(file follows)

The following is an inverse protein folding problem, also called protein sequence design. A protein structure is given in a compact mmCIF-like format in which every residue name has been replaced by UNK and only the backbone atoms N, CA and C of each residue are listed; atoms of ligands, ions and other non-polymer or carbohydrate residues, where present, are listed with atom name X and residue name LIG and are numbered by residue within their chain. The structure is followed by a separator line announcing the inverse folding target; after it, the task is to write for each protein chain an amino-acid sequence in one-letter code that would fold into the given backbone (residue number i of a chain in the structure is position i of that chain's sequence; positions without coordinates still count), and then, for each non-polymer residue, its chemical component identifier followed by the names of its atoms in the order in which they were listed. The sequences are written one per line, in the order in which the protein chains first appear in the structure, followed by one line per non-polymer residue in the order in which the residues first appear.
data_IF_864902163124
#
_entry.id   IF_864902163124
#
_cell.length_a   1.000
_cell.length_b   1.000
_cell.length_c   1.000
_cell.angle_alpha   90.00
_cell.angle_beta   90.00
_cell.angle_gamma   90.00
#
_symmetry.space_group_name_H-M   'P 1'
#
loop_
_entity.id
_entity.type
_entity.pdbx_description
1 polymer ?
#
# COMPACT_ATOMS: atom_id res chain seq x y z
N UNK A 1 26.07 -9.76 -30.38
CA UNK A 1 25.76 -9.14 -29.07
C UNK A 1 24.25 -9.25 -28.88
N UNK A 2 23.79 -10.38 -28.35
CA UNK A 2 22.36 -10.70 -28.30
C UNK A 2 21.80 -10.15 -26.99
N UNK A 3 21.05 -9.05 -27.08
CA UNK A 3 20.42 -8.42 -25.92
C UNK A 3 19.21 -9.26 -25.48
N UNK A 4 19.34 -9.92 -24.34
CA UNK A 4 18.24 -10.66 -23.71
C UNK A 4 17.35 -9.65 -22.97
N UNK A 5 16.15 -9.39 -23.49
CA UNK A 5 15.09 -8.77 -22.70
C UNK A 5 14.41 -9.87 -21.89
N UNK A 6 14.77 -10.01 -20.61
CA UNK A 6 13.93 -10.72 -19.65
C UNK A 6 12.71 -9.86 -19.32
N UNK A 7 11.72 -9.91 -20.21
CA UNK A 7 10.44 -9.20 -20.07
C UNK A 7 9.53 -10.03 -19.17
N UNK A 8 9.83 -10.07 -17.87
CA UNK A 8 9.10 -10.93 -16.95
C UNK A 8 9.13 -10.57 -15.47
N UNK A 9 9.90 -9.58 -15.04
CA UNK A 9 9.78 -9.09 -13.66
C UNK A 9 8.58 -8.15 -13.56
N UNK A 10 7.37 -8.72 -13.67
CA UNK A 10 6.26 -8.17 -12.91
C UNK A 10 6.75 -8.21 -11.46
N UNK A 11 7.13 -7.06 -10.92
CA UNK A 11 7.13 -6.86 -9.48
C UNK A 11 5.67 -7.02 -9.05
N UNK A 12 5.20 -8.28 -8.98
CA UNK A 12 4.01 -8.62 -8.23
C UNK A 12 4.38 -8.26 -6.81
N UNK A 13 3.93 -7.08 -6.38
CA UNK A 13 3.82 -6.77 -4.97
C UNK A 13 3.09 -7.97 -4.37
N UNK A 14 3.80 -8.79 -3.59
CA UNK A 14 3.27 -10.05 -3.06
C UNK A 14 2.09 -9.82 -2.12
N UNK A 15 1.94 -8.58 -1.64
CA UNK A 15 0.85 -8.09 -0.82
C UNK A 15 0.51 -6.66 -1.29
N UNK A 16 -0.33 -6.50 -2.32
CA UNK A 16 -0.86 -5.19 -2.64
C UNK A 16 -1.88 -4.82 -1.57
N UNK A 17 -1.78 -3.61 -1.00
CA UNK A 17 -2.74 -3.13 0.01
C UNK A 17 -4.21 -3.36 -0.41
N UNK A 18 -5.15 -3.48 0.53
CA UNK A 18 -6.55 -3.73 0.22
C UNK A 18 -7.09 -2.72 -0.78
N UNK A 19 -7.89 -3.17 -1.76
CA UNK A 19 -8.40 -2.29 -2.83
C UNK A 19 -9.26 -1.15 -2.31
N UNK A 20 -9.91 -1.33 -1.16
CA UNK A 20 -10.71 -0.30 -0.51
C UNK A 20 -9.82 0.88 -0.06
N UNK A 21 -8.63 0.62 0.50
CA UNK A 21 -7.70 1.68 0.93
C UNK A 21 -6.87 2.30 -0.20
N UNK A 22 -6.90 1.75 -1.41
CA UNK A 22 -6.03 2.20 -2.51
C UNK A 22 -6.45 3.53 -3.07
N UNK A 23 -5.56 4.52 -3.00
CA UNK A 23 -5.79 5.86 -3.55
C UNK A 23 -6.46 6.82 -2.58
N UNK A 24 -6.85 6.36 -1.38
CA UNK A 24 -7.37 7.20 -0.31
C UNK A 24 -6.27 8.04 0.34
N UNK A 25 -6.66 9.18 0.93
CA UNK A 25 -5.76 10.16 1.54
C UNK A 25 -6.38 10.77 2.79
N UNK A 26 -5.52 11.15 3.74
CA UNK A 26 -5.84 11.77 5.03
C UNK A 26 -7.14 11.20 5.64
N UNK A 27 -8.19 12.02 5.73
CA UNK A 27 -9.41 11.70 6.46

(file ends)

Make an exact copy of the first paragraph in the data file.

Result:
The following is an inverse protein folding problem, also called protein sequence design. A protein structure is given in a compact mmCIF-like format in which every residue name has been replaced by UNK and only the backbone atoms N, CA and C of each residue are listed; atoms of ligands, ions and other non-polymer or carbohydrate residues, where present, are listed with atom name X and residue name LIG and are numbered by residue within their chain. The structure is followed by a separator line announcing the inverse folding target; after it, the task is to write for each protein chain an amino-acid sequence in one-letter code that would fold into the given backbone (residue number i of a chain in the structure is position i of that chain's sequence; positions without coordinates still count), and then, for each non-polymer residue, its chemical component identifier followed by the names of its atoms in the order in which they were listed. The sequences are written one per line, in the order in which the protein chains first appear in the structure, followed by one line per non-polymer residue in the order in which the residues first appear.